Anthony Walker smiles while standing on a street outside.

Where They’re Headed: Anthony Walker ‘22

The physics major is pursuing a master’s degree in systems engineering at the University of Pennsylvania, as part of Haverford’s 4+1 program with the university.

Though he’s concluded his time at Haverford, Anthony Walker ‘22 is continuing his academic journey nearby. The physics major is now pursuing a master’s degree in systems engineering, as a part of Haverford’s 4+1 program with the University of Pennsylvania. The program allows Haverford students to begin working on a master’s in engineering during their senior year at Haverford by taking classes at Penn, and obtain the degree with only one additional year of graduate study at Penn.

Walker intends to focus his graduate studies on optimization, simulation, decision sciences, and signal processing, though he is excited to take advantage of all available opportunities at the university.

“The master’s program in systems engineering has coursework grounded in the intersection of electrical and systems engineering, and provides students with strong theoretical foundations and interdisciplinary skills required to address the growing complexity of technological systems,” he said. “The curriculum is extremely flexible and allows students to tailor their studies to their personal interests and goals.”

After graduate school, Walker is interested in pursuing a career in systems or software engineering or data analysis. He hopes to find a way to incorporate his interest in environmental science to whichever career path he ends up on.

Walker said he was initially drawn to Haverford due to its communal environment and the opportunity to continue playing soccer, but his heart was set on studying engineering. When he learned about the 4+1 program, which would allow him both the undergraduate and graduate experiences that he desired, he was excited.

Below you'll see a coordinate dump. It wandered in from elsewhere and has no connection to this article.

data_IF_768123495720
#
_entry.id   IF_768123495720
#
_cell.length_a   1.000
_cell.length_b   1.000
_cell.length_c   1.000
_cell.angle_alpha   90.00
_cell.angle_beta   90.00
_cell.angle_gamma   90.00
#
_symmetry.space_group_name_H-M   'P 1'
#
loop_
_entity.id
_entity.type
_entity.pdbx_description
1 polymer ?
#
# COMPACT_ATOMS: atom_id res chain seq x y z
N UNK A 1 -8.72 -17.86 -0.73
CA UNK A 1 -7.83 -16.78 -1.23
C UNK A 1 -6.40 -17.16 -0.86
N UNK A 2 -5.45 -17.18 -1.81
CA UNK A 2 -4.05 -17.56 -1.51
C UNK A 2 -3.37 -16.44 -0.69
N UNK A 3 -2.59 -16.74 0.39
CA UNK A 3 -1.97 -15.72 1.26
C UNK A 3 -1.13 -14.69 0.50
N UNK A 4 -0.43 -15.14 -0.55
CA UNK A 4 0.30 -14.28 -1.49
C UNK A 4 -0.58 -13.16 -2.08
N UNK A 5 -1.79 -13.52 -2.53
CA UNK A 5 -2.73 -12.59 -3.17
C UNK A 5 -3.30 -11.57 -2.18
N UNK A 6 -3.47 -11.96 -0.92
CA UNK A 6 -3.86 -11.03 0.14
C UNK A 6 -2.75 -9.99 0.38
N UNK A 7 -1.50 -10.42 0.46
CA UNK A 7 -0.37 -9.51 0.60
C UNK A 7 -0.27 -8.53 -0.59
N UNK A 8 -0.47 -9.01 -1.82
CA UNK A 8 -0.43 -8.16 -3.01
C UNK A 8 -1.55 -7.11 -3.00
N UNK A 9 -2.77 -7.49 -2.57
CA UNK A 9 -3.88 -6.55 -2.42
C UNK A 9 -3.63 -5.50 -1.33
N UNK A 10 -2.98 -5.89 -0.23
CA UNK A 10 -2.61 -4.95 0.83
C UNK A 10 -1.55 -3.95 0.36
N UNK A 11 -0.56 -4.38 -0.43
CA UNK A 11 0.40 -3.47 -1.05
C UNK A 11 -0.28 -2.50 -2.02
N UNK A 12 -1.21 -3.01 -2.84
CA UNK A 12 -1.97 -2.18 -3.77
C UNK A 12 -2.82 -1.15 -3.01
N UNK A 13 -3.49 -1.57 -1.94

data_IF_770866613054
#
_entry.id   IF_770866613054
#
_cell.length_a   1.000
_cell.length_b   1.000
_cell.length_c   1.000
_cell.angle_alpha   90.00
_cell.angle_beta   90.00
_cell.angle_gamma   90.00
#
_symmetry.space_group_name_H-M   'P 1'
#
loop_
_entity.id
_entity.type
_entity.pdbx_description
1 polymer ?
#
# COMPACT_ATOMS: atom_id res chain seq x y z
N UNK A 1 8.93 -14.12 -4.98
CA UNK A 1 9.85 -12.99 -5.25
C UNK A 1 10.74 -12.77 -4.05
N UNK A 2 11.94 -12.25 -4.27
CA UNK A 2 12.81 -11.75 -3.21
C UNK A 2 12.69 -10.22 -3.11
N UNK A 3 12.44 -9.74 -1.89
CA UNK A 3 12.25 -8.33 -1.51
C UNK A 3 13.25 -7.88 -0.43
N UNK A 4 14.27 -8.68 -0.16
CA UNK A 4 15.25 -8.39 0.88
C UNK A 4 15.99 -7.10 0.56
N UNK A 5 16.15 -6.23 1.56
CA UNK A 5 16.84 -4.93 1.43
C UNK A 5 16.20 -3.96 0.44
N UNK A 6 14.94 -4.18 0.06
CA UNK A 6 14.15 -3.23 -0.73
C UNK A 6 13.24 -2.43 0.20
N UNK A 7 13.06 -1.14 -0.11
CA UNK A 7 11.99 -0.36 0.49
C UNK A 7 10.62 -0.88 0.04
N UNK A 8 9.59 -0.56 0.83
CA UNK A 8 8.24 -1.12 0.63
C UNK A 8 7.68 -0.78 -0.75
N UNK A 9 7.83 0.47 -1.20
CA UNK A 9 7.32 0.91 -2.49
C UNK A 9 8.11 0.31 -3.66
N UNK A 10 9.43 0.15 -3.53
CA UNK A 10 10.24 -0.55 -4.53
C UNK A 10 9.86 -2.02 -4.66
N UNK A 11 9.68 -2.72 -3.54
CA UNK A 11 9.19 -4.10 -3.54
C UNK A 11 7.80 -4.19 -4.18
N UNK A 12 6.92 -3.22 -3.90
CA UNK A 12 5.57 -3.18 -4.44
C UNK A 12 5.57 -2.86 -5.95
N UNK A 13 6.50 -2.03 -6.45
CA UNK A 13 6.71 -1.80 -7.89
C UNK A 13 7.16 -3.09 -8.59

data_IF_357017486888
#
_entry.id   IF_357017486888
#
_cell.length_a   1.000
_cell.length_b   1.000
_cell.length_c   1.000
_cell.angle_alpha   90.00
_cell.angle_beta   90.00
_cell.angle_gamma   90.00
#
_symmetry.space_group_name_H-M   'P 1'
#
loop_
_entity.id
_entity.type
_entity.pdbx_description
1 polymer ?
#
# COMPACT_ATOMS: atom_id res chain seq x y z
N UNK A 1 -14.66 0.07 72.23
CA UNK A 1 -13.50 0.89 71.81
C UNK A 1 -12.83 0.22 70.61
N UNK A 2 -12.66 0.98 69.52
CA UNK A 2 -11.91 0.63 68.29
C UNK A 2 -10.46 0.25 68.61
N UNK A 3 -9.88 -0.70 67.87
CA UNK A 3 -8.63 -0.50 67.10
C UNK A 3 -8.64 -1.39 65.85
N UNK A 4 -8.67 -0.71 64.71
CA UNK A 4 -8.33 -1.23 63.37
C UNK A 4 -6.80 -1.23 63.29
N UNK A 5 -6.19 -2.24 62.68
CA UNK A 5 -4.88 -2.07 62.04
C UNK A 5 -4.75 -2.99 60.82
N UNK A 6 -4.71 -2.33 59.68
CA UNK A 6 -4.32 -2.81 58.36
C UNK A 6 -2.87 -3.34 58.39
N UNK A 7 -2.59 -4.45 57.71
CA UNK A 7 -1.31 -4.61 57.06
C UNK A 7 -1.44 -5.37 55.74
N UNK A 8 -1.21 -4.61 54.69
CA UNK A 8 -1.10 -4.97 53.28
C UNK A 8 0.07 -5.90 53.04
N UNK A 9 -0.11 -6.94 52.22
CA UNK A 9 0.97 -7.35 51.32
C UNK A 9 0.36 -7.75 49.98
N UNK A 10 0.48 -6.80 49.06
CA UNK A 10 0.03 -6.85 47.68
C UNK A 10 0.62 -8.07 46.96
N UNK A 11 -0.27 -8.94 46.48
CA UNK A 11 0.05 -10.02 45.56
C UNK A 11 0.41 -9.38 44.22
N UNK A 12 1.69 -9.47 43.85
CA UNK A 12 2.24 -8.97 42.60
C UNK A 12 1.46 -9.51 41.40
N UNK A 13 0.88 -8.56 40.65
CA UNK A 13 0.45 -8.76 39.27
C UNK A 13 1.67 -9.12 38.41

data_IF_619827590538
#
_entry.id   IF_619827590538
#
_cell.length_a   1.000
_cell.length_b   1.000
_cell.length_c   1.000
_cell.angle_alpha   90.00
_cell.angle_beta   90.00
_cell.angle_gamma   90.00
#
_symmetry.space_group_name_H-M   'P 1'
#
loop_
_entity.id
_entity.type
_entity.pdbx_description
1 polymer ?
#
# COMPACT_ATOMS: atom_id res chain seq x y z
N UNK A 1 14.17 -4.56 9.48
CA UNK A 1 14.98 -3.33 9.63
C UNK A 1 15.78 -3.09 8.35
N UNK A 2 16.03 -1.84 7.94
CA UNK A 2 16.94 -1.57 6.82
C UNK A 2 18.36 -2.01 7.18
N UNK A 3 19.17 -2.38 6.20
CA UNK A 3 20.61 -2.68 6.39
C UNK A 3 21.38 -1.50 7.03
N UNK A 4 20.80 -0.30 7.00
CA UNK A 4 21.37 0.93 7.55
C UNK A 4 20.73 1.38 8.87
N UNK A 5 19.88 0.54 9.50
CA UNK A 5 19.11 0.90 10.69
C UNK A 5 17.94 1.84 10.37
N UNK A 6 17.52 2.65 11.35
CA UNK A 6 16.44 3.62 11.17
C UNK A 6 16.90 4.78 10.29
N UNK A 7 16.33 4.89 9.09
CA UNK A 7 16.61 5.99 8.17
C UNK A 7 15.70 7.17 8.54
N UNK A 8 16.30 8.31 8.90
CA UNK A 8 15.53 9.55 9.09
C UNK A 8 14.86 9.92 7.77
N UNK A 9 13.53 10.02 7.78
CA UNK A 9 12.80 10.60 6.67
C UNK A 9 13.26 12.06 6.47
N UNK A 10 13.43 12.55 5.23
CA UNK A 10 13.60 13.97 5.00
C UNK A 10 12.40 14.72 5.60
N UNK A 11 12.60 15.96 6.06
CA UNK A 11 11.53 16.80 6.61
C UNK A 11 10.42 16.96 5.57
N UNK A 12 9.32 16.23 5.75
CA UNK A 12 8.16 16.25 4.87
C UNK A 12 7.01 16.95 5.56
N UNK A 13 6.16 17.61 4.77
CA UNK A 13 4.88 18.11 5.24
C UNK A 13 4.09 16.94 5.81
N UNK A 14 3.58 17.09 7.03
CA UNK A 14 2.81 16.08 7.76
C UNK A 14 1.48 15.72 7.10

The academic and social environment at Haverford lived up to his expectations, facilitating hard work, growth, problem solving, and interaction.

“I specifically think of the linear algebra course I took with Professor Joshua Sabloff, which really helped shape my logical reasoning and thinking, and linear algebra is used heavily in many of the systems engineering courses at the University of Pennsylvania,” Walker said. “That was one of the most difficult classes I’ve taken, but at the end I showed that through perseverance, hard work, and commitment, I could succeed, even in a difficult course like that.”

He learned similar lessons of tenacity, accountability, and collaboration when he served as a co-captain for the men’s soccer team. He is thankful that Haverford provided him with a place to hone these skills, both inside and outside of the classroom.

His physics and astronomy professors Walter Smith and Dan Grin offered crucial mentorship, particularly as he was preparing for graduate school. He also received advice from alumni, who were able to provide him with experiences and perspectives about the transition from Haverford to graduate school.

“Enjoy where you’re at in life,” Walker advised. “Embrace the struggle, and even when you get discouraged, stay hopeful and continue pursuing your goal.”

“Where They’re Headed” is a blog series chronicling the post-collegiate plans of recent Haverford graduates.